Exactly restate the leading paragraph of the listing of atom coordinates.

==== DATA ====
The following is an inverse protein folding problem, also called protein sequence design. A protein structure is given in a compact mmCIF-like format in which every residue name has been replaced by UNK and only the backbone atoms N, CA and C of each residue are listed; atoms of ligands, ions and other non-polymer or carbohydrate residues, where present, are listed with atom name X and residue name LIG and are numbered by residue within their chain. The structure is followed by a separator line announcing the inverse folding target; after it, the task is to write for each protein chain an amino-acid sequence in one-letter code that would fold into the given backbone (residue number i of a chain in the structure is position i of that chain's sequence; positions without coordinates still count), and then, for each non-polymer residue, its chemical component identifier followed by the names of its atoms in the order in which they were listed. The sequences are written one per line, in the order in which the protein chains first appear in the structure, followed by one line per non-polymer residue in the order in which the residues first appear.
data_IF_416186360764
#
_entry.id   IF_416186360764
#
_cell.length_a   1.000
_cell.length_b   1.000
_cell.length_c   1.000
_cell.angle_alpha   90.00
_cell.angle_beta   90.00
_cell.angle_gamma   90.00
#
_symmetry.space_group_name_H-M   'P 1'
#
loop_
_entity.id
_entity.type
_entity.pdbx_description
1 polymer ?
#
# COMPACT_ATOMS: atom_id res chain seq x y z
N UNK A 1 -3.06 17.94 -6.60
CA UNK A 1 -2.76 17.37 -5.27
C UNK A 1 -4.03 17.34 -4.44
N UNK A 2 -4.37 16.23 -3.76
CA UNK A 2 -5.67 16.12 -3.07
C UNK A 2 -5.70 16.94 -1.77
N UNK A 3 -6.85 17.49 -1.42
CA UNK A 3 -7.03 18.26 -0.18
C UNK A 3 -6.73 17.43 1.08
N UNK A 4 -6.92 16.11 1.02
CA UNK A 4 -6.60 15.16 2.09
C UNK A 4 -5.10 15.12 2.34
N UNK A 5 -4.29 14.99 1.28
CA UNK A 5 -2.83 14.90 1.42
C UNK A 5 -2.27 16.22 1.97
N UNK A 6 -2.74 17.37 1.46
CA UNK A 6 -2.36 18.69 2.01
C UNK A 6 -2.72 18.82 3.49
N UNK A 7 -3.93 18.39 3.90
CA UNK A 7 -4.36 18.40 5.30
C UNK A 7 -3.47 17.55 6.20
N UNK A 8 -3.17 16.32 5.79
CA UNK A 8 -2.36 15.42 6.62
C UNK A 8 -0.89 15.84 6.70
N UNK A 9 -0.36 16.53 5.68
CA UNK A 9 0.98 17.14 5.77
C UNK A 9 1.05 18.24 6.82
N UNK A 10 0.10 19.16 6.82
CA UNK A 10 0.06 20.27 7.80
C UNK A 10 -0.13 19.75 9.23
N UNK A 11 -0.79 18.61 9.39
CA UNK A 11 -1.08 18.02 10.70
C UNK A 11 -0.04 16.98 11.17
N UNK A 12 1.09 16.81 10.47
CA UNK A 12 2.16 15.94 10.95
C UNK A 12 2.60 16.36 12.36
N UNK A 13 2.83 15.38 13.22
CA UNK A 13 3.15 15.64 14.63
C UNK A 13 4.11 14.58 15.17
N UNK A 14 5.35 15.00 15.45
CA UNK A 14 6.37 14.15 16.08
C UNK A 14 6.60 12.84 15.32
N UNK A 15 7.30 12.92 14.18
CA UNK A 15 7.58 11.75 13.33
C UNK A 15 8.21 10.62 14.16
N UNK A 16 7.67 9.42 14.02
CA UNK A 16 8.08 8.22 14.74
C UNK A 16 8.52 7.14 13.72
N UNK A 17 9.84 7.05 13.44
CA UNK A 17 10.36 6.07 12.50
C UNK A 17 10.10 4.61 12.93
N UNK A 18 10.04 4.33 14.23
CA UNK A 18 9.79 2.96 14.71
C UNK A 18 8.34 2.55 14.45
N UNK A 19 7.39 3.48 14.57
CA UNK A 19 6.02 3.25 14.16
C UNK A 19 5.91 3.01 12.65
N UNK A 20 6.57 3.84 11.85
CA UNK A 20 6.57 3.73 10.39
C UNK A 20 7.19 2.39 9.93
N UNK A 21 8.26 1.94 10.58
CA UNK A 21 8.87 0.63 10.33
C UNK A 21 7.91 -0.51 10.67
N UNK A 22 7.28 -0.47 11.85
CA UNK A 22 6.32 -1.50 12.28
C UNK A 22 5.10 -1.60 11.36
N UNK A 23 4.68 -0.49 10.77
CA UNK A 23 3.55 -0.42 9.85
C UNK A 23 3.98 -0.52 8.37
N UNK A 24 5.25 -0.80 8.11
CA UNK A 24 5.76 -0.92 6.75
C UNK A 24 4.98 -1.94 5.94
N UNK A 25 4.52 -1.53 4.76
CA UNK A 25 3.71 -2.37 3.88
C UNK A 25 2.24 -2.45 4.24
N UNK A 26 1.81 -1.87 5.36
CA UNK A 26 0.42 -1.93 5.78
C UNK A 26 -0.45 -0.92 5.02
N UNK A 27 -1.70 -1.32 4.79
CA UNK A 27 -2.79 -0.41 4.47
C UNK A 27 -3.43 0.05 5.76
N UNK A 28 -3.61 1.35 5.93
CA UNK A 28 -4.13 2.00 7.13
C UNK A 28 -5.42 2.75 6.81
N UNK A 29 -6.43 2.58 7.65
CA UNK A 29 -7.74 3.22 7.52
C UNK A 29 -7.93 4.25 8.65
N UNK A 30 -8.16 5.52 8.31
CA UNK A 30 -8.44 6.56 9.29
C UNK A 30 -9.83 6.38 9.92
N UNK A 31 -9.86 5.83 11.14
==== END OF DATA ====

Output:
The following is an inverse protein folding problem, also called protein sequence design. A protein structure is given in a compact mmCIF-like format in which every residue name has been replaced by UNK and only the backbone atoms N, CA and C of each residue are listed; atoms of ligands, ions and other non-polymer or carbohydrate residues, where present, are listed with atom name X and residue name LIG and are numbered by residue within their chain. The structure is followed by a separator line announcing the inverse folding target; after it, the task is to write for each protein chain an amino-acid sequence in one-letter code that would fold into the given backbone (residue number i of a chain in the structure is position i of that chain's sequence; positions without coordinates still count), and then, for each non-polymer residue, its chemical component identifier followed by the names of its atoms in the order in which they were listed. The sequences are written one per line, in the order in which the protein chains first appear in the structure, followed by one line per non-polymer residue in the order in which the residues first appear.